The cloudy scales from rheumy eyes,
and I can’t hush condemning my old ways,
until I’m born into the blinding light and realize
debauchery and joy have sweetened my best days
and even made me the little what I am of wise,
which is to say not innocent and dumb,
and so I wrap my mouth around my thumb
and drop down dead again
to resurrect my former love of sinning
and start out one more time from the beginning.

In Memory of Lt. Col. Frank F. Hutto, USAF Reserves

(For Linda Hutto)

 Your cousin

and I flew a Cessna to Eglin

to visit your brave wife and children

and found them surrounded

by women who gather late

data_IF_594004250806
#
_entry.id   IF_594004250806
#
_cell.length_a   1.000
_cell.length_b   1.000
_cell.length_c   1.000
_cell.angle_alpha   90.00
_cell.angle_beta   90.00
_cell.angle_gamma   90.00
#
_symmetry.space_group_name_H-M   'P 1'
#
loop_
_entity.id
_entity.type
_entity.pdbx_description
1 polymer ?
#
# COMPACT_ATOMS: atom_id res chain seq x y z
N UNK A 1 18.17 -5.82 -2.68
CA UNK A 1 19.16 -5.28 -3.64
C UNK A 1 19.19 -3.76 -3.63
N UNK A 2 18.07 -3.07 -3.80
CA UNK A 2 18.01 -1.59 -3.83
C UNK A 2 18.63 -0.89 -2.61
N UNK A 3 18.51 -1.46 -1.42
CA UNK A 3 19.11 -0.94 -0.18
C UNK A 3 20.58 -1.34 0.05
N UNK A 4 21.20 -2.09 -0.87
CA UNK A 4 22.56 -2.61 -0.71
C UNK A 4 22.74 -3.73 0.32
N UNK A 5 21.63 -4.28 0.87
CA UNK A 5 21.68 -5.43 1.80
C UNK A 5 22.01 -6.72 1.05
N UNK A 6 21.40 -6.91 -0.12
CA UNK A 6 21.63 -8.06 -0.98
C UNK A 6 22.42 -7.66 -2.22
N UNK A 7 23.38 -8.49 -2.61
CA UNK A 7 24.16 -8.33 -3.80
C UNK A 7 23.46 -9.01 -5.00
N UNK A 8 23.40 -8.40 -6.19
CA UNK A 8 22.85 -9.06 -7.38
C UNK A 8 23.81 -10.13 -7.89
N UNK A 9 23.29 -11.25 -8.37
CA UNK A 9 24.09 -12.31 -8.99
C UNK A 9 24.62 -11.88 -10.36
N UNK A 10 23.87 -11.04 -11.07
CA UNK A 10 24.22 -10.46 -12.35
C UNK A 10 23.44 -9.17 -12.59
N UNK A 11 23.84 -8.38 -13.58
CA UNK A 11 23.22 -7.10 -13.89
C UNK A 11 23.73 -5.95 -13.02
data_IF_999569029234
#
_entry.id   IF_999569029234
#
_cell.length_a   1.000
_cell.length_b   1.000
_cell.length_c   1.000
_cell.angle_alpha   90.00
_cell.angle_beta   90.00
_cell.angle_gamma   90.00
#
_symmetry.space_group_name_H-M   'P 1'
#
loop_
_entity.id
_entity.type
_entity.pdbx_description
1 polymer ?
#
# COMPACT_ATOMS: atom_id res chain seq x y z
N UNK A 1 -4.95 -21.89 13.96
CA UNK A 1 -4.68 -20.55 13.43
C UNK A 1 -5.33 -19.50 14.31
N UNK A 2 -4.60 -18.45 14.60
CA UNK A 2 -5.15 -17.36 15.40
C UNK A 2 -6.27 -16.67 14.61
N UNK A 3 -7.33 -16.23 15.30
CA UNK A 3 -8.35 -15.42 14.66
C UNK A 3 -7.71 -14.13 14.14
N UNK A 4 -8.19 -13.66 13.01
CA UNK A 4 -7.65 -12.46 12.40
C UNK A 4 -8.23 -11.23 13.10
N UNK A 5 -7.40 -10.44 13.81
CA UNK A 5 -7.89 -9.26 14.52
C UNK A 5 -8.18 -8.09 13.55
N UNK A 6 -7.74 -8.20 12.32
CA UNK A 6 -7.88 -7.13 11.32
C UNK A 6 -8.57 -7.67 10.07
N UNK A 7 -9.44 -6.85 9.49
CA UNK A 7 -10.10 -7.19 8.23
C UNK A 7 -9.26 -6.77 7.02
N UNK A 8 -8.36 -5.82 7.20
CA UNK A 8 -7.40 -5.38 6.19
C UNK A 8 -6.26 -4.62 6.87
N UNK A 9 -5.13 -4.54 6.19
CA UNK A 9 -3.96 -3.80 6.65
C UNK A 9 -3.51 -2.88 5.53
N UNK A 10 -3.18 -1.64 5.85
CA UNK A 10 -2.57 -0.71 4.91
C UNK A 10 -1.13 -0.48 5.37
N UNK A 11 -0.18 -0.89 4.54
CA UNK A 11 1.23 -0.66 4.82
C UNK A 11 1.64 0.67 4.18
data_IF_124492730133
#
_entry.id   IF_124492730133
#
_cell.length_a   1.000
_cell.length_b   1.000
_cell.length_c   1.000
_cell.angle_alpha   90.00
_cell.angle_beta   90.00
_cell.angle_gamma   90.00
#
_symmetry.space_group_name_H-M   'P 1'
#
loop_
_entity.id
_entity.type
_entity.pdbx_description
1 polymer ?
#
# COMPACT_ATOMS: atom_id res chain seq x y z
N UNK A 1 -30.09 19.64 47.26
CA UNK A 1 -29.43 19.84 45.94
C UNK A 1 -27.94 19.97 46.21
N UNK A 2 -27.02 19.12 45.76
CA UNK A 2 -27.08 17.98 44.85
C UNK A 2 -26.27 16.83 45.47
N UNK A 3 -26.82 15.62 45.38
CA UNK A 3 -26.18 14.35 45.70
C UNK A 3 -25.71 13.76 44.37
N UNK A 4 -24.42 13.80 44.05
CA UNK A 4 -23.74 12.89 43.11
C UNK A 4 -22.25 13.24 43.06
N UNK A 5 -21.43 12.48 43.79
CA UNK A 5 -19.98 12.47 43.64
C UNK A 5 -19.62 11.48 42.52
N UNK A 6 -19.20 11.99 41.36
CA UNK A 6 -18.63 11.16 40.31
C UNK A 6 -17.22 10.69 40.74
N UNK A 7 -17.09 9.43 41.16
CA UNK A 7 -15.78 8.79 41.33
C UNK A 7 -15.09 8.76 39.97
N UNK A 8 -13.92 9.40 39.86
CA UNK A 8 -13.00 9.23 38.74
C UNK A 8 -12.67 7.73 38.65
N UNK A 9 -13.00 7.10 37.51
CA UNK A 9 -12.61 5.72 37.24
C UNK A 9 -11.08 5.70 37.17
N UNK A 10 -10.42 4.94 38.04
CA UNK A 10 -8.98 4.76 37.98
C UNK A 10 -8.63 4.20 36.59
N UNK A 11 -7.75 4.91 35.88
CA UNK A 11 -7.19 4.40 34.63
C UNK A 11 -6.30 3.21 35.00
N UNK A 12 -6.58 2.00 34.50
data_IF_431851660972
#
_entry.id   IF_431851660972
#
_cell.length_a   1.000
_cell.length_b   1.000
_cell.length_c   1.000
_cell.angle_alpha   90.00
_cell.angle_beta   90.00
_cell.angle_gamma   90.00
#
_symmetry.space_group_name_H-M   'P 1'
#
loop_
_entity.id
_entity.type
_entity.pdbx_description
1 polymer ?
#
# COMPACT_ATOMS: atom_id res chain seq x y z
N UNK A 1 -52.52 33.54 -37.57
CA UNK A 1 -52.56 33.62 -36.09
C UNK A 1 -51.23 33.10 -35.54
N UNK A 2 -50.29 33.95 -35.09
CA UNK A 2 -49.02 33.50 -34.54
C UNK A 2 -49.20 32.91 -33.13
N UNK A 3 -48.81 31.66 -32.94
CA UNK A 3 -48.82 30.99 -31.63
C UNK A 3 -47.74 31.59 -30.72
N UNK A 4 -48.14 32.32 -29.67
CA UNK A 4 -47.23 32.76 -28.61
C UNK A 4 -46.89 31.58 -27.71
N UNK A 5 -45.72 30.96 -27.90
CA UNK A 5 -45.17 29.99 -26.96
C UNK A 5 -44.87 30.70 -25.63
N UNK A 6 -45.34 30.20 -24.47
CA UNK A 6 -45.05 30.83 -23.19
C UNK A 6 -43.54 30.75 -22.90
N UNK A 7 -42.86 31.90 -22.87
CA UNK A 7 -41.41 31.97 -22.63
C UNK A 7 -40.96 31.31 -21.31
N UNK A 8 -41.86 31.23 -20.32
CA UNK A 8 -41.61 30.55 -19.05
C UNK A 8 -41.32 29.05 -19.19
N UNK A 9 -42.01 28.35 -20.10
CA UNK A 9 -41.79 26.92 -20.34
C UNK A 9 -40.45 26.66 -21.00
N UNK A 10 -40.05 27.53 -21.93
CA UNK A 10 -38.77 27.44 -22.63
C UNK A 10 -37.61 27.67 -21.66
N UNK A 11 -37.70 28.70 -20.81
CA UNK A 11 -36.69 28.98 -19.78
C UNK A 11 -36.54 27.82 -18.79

together waiting

when a fighter pilot’s lost or down.

The night you ditched

somewhere off the Key Largo

in shallow ocean

and your sergeant found

your laughter in the fog,

you-crazy-son-of-a-bitch,

those women were around.

They came

when you ejected

over desert

and the choppers found your parachute,

and you in a yellow raft

floating on sand.

the same wives gathered.

Busy maternity wives,

infected with hope

while you screeched

through mountains that rise

from the South China Sea.

Hope out of habit

tempered in the ripped

thick darkness

of Viet Nam nights.

            II.

We leave the church at Shalimar,

the tan blond undertaker,

in despicable health, orchestrating,

arranging the sluggish formation

that follows to your grave:

Your wild-ass warrior friends

mellowed and sober, mute,

seasoned, debriefed, tamed

into civilian suits,

strapped into Chevrolets.

Those who learned to love you best,

the college friends

bound by middle age among the living,

your brother, your sister.

And your mother,